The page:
Skip to comments.Transportation Funding: Why Itís Still Toll Roads Versus Public Transit
Posted on 09/21/2017 11:08:05 PM PDT by Tolerance Sucks Rocks
Is fighting sprawl still a goal for those who decide the fate of transportation funding at the federal, state and local levels?
Transportation planning is deeply connected to economic development, but there in any agreement about transportation funding among government leaders often ends.
Parag Khanna, a senior public policy analyst in Singapore and author of Connectography: Mapping the Future of Global Civilization, summarized the political divide over transportation planning like this: “America is increasingly divided not between red states and blue states, but between connected hubs and disconnected backwaters.”
But division that stymies transportation planning goes further. Government leaders have always been divided in a third way, on what kind of transportation they want to develop. Two Maryland projects — one a recently-completed toll road and the other a new light rail line — illustrate that what transportation funding should be for is still an argument of toll roads versus public transit.
Two Tales of Transportation Death & Resurrection
Maryland Gov. Larry Hogan recently dedicated the Intercounty Connector (ICC), also known as Route 200, an 18.8-mile toll road, which runs outside the Beltway and was first envisioned back in the 1950s, to former Governor Robert L. Ehrlich Jr.. Ehrlich’s predecessor, Gov. Parris N. Glendening, stopped the expensive road project, calling it an environmental disaster based on studies that concluded the road would significantly impact woodlands, streams and wildlife. But Ehrlich replaced Glendening in 2003 and revived the project.
At the same time, Ehrlich also tried to kill a 16-mile east-west public transit project, now known as the Purple Line, linking Montgomery and Prince Georges counties, according to recent coverage by Maryland Matters. Hogan also recently dedicated this public transit project. He was with Transportation Secretary Elaine Chao last month at groundbreaking, where she announced a Trump Administration pledge of $900 million in Federal aid for the project.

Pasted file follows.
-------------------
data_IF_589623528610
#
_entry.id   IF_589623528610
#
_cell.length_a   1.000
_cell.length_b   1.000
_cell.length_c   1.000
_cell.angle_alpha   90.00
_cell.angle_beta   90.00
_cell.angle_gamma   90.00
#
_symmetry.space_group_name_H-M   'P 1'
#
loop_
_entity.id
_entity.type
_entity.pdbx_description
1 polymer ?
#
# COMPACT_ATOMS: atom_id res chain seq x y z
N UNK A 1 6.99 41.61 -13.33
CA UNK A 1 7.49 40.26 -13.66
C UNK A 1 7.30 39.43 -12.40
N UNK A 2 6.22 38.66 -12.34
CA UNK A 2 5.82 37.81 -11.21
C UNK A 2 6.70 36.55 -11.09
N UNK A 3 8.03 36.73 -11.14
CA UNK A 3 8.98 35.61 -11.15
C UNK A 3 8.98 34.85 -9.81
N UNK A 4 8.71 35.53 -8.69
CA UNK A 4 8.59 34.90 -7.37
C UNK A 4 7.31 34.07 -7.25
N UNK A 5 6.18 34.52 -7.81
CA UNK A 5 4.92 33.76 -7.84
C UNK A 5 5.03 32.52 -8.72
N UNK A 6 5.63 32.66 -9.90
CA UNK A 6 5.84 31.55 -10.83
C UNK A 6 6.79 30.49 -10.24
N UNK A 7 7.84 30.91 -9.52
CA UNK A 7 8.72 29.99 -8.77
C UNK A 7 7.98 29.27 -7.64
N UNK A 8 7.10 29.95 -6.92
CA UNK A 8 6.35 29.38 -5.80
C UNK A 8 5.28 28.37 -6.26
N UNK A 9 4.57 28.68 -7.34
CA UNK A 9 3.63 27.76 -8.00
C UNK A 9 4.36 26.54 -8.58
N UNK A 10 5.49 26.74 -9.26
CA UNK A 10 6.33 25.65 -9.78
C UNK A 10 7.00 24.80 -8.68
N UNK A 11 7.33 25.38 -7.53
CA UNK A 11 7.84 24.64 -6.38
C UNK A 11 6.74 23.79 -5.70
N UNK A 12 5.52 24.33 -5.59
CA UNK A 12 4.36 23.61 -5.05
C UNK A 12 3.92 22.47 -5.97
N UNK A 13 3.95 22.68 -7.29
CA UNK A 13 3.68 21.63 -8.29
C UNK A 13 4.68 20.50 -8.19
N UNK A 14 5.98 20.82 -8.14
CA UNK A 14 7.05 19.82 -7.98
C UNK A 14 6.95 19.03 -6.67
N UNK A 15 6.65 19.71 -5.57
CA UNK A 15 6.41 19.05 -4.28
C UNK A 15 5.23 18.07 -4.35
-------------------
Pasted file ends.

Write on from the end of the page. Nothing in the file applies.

Hogan, ironically, expressed skepticism about the Purple Line project while campaigning, according to the story.
The Purple Line has seen an amazing number of twists and turns since it was first proposed in the 1980s endless debate at the federal, state and local levels, funding fights, lawsuits, expensive lobbying campaigns, political treachery and so much more. The drama has touched every prominent Maryland politician of the past three decades, with a changing cast of heroes and villains,” wrote Maryland Matters author Josh Kurtz.
According to Kurtz, the Purple Line project carries potent symbolism and national as well as local political implications.
Fighting Sprawl with Public Transit
Glendening made the Purple Line rail project a priority in the late 1990s despite opposition. In 2003, after he left office, he became president of Smart Growth America’s Smart Growth Leadership Institute. In a 2003 article about New Urbanism on the Smart Growth website that heralded his achievements, fighting sprawl became the new charge of several governors, from places like Massachusetts, Pennsylvania, South Carolina and Utah.